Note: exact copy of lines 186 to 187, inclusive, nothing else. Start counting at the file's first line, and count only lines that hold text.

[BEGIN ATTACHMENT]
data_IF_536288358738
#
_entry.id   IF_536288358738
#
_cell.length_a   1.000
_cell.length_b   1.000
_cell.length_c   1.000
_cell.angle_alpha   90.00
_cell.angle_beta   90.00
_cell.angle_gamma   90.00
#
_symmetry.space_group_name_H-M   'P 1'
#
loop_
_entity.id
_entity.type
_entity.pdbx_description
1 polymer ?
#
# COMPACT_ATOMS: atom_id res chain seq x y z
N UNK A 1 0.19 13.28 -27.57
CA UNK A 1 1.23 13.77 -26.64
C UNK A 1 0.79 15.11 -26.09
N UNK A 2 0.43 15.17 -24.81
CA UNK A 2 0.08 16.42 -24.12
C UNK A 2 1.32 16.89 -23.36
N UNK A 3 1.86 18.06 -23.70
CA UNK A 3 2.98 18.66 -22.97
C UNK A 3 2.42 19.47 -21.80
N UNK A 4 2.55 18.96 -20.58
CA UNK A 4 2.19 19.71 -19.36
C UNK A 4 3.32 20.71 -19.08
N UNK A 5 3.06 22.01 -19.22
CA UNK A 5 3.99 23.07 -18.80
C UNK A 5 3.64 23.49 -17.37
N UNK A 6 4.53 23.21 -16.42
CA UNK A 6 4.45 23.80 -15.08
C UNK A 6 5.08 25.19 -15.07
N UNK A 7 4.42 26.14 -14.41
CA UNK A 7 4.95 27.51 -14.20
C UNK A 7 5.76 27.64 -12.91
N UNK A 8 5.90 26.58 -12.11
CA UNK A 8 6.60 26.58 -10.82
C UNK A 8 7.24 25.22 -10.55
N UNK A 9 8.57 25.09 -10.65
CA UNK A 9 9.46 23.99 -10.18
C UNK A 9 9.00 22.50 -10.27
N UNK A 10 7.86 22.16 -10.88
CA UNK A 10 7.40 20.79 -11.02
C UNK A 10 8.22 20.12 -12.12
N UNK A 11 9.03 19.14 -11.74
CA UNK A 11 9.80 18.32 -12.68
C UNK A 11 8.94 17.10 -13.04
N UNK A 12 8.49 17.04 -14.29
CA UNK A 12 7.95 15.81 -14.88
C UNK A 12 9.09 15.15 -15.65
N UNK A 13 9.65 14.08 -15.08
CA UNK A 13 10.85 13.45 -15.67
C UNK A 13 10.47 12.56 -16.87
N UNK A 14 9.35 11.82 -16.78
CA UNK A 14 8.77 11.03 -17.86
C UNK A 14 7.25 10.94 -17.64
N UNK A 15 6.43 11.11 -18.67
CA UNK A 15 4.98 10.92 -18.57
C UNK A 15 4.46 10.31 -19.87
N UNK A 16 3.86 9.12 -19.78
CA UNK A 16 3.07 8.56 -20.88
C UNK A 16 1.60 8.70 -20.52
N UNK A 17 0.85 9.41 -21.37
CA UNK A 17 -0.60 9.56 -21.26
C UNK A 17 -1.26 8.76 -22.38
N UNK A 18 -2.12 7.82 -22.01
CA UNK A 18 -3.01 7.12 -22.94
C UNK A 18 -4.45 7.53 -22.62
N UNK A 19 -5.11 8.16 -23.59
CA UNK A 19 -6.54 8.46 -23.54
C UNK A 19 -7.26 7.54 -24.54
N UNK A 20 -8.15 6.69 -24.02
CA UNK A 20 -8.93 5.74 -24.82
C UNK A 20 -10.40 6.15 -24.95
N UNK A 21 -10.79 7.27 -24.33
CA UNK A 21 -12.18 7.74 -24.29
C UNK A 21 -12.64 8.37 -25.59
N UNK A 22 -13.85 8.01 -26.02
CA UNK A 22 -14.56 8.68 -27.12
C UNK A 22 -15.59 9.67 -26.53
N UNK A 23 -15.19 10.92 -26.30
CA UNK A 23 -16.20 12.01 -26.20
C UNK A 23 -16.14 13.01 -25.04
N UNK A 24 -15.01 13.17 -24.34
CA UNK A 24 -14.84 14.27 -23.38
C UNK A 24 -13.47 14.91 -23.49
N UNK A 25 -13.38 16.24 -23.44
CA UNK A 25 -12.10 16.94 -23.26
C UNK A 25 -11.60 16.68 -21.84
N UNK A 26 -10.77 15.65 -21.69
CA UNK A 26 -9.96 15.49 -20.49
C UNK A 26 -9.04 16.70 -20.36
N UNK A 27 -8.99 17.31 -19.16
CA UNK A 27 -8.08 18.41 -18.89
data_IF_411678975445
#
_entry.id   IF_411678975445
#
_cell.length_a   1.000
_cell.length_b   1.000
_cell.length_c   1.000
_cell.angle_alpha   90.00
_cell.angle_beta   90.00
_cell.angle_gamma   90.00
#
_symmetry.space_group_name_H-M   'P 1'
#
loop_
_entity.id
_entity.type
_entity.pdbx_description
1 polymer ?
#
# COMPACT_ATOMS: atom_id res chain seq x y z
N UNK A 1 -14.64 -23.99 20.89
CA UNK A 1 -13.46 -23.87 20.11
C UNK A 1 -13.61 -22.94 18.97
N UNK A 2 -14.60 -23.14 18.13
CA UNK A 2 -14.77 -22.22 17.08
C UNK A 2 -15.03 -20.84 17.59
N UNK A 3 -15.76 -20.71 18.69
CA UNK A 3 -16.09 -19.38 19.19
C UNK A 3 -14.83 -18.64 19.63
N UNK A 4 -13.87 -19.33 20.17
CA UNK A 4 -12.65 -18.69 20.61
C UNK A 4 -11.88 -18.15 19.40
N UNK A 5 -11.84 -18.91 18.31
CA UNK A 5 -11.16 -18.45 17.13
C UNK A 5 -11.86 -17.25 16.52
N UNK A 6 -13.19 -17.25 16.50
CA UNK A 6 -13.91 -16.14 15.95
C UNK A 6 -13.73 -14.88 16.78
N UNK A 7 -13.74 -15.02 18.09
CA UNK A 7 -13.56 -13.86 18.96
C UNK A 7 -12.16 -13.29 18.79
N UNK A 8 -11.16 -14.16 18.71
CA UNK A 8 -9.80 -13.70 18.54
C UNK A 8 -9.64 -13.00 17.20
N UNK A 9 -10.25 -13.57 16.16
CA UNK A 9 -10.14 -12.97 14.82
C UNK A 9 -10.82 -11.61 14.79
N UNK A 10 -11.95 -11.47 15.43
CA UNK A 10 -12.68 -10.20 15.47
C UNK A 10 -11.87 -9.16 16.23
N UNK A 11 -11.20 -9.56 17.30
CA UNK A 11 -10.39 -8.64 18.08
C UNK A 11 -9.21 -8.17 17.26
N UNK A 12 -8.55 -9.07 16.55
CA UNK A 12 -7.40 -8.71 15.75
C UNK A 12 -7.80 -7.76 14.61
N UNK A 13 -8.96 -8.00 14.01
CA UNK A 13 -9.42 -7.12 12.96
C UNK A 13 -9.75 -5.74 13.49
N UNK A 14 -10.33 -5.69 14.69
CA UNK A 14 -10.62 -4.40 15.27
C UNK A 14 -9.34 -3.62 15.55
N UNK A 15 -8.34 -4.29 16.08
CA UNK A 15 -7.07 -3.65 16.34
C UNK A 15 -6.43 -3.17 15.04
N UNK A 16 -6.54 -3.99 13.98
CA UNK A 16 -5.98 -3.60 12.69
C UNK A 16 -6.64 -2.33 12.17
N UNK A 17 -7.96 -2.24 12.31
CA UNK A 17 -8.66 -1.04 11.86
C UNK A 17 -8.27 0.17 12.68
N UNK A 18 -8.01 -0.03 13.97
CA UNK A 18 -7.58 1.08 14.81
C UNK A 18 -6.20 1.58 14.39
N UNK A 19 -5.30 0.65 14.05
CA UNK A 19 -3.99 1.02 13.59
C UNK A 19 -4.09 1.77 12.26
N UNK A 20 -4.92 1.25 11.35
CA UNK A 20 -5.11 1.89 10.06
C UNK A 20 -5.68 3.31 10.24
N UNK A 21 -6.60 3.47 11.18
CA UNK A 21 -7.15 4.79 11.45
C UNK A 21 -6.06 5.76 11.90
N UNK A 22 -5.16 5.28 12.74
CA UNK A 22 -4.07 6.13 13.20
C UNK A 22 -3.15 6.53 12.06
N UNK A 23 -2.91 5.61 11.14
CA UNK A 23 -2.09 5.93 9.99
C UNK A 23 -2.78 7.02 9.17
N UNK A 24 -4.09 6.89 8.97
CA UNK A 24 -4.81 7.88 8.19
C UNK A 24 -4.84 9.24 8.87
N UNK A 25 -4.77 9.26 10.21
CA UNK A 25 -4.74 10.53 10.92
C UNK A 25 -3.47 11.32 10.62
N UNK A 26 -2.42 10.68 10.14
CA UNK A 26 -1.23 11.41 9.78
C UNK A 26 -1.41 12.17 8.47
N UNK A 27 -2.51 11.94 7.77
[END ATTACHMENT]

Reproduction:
C UNK A 22 -3.15 6.53 12.06
N UNK A 23 -2.91 5.61 11.14